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Orange prices show steady rise


Orange prices keep rising this spring as retail demand remains strong.

The latest IRI scan data shows oranges at 79 percent higher year-over-year dollar growth and 80 percent on volume growth.

This strong consumer demand has led to increasing average F.O.B. pricing, according to Agtools analysis.

FOB Shipping Prices – 2020 vs 2019

A closer look at conventional navel oranges shipping in 7/10 bushel cartons shows that F.O.B. shipping prices were very steady for products out of California from the middle of March to the middle of April.

Since the third week of April, prices have been steadily increasing at a slow pace but showing consistent step-up week after week, said Martha Montoya, CEO of Agtools Inc.

Blue Book has teamed with Agtools Inc., the data analytic service for the produce industry, to look at a handful of crops and how they’re adjusting in the market during the pandemic.

The steady and small increments in pricing during 2020 for the period between the middle of March and the end of May is in contrast with the behavior experienced during the same period and for the same origin/packaging combination in 2019, she said. In 2019, F.O.B. pricing ranged from $15-19 for most of the period.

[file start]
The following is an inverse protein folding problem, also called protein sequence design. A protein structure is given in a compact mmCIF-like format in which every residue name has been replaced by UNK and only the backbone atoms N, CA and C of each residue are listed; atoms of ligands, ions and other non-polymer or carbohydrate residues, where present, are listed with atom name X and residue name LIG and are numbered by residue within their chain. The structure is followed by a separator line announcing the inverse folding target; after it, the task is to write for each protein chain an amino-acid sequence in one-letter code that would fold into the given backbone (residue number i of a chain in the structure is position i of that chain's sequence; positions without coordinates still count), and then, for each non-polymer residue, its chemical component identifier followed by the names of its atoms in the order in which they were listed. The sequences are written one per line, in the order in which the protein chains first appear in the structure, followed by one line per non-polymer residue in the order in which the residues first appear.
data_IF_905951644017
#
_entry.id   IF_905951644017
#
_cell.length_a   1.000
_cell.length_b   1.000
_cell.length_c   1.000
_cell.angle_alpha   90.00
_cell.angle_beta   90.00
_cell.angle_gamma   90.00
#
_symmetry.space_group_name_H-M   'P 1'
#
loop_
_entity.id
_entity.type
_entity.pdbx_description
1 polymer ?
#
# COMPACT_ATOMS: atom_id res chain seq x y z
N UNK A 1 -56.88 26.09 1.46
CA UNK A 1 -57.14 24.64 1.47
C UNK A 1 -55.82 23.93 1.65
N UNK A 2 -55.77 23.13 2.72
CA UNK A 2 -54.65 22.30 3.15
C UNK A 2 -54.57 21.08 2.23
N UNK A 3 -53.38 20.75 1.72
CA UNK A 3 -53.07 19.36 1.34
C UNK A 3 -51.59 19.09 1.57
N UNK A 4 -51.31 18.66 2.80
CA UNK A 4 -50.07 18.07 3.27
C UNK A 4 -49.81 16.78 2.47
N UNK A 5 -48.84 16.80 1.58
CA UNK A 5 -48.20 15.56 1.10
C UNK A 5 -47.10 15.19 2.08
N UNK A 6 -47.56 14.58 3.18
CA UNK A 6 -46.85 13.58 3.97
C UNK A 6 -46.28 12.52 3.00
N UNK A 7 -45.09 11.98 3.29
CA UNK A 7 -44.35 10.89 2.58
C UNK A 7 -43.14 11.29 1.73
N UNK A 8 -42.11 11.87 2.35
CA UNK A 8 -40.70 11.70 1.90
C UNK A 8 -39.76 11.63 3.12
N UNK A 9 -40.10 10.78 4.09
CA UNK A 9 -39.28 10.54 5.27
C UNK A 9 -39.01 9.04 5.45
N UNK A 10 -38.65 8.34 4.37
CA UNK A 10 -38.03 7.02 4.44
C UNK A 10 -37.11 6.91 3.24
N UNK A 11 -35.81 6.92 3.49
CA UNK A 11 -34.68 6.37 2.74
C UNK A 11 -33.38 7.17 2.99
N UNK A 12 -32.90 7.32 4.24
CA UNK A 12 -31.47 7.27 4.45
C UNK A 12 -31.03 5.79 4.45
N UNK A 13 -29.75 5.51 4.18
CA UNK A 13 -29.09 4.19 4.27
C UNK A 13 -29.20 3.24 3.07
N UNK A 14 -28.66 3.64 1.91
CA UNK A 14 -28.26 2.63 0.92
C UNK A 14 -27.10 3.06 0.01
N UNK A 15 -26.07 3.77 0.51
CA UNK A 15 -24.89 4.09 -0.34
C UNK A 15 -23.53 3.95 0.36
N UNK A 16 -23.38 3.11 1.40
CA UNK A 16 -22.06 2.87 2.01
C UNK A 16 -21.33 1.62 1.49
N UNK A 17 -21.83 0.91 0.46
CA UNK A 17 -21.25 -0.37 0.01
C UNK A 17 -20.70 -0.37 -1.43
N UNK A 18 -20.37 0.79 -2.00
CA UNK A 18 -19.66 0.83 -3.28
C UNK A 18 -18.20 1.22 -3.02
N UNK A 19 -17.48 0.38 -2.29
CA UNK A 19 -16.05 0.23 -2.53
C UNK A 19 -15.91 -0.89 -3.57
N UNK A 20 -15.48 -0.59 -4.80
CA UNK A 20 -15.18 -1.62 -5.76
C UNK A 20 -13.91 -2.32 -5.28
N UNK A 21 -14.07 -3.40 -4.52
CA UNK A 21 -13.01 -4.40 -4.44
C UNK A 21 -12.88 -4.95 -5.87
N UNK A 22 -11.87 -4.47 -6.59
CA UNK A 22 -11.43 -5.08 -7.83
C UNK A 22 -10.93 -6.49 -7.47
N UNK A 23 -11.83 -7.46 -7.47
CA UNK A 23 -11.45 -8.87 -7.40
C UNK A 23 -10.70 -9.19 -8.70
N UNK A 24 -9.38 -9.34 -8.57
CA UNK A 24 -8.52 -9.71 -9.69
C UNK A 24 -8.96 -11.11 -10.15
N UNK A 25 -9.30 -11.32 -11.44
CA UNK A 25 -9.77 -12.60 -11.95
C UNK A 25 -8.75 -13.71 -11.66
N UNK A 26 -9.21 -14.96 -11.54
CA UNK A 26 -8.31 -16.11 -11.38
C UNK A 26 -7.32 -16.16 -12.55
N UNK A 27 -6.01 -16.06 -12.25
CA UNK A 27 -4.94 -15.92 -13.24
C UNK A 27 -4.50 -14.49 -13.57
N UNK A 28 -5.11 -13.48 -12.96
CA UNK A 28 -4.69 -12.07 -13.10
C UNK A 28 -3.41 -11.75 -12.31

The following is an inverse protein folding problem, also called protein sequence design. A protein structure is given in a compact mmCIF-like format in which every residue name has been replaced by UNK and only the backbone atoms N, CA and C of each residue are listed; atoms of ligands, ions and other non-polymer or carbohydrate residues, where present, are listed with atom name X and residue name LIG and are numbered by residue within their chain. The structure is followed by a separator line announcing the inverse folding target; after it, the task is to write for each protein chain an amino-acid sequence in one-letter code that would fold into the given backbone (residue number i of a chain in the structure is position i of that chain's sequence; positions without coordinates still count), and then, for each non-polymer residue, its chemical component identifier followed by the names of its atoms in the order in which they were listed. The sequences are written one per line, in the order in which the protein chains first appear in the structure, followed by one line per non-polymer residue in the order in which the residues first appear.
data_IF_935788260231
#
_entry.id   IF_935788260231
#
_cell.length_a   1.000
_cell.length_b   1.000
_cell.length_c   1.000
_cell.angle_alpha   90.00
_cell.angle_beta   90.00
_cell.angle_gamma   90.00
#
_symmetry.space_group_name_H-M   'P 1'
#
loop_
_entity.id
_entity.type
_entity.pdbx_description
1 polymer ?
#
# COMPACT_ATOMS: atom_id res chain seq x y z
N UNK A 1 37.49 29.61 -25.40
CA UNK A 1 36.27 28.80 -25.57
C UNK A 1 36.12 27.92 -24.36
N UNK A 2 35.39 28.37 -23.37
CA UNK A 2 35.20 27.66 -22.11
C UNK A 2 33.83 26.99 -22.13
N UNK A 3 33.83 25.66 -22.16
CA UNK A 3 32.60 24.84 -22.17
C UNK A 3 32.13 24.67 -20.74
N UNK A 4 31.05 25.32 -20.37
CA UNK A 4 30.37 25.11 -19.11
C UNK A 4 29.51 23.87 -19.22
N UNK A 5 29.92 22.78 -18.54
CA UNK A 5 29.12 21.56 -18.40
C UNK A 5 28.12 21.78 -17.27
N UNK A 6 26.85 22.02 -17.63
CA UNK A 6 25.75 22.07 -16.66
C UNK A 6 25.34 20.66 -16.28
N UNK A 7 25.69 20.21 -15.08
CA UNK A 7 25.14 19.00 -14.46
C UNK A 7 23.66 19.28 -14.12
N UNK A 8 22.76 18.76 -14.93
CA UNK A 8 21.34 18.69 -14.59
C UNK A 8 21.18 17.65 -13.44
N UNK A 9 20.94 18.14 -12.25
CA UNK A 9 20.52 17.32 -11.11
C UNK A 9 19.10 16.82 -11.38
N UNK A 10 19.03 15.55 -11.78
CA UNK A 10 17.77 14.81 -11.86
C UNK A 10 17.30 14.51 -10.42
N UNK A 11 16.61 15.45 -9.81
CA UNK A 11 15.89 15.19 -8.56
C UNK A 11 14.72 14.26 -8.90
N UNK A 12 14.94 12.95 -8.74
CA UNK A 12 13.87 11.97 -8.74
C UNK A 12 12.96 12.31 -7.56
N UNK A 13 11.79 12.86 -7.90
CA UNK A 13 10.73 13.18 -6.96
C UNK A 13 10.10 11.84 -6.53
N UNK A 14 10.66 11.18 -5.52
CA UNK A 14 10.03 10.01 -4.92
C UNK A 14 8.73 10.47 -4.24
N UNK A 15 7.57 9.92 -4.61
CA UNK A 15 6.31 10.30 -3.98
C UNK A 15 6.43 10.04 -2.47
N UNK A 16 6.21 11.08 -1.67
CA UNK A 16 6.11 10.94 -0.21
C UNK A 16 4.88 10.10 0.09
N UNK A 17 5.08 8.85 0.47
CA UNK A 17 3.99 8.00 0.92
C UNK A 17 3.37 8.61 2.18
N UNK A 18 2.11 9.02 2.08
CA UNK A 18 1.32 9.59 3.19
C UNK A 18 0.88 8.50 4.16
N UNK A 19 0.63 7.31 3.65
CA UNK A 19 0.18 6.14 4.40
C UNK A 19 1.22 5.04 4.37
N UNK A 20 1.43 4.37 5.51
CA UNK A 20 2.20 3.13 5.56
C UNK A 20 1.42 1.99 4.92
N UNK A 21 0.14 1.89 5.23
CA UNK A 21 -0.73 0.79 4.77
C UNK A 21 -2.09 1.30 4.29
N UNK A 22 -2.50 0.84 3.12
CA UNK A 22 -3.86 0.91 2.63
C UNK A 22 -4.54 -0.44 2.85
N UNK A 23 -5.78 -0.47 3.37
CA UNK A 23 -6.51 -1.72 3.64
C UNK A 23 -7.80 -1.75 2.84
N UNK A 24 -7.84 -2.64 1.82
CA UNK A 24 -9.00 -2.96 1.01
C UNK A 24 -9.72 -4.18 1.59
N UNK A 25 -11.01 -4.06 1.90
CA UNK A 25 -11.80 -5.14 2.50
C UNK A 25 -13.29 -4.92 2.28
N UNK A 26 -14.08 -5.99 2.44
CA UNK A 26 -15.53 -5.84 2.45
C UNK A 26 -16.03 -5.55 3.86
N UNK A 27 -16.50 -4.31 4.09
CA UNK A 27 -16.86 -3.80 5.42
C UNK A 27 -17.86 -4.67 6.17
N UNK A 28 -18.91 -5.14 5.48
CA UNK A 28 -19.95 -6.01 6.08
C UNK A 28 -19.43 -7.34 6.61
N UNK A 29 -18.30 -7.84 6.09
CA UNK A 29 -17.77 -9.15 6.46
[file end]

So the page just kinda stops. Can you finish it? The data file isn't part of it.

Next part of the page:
Terminal Pricing

Based on the available data we can see the effects of the increase in F.O.B. pricing in the terminal pricing, she said.

For both Shippers First Grade and Shippers Choice, pricing in 2020 has been consistently higher for the last two months than the same period during 2019. At the end of May 2020, First Grade priced at $25-28 per 7/10 bushel, while in 2019 the price ranged between $21-26. For shippers choice the price differential is more pronounced. While this year the range was $20-23, in 2019 the range was $16-18.

Retail Pricing

While pricing at the terminal has been higher this year than in 2019 as seen in the previous section, tracking of national retail pricing for navel oranges does not show a direct connection between terminal pricing and retail pricing, Montoya said.

Since the middle of March, retail prices in 2020 have been both higher and lower than those of for the same time period during 2019.

At the end of May in 2020, the national price per pound is around $1.10, while it was around $1.30 at the same date last year. We know the pandemic has impacted retail-purchasing patterns and it is likely this is affecting retail prices.

We recognize that retail prices are affected by many factors, some of which are not part of the supply chain stages just discussed in the prior sections.

Greg Johnson is Director of Media Development for Blue Book Services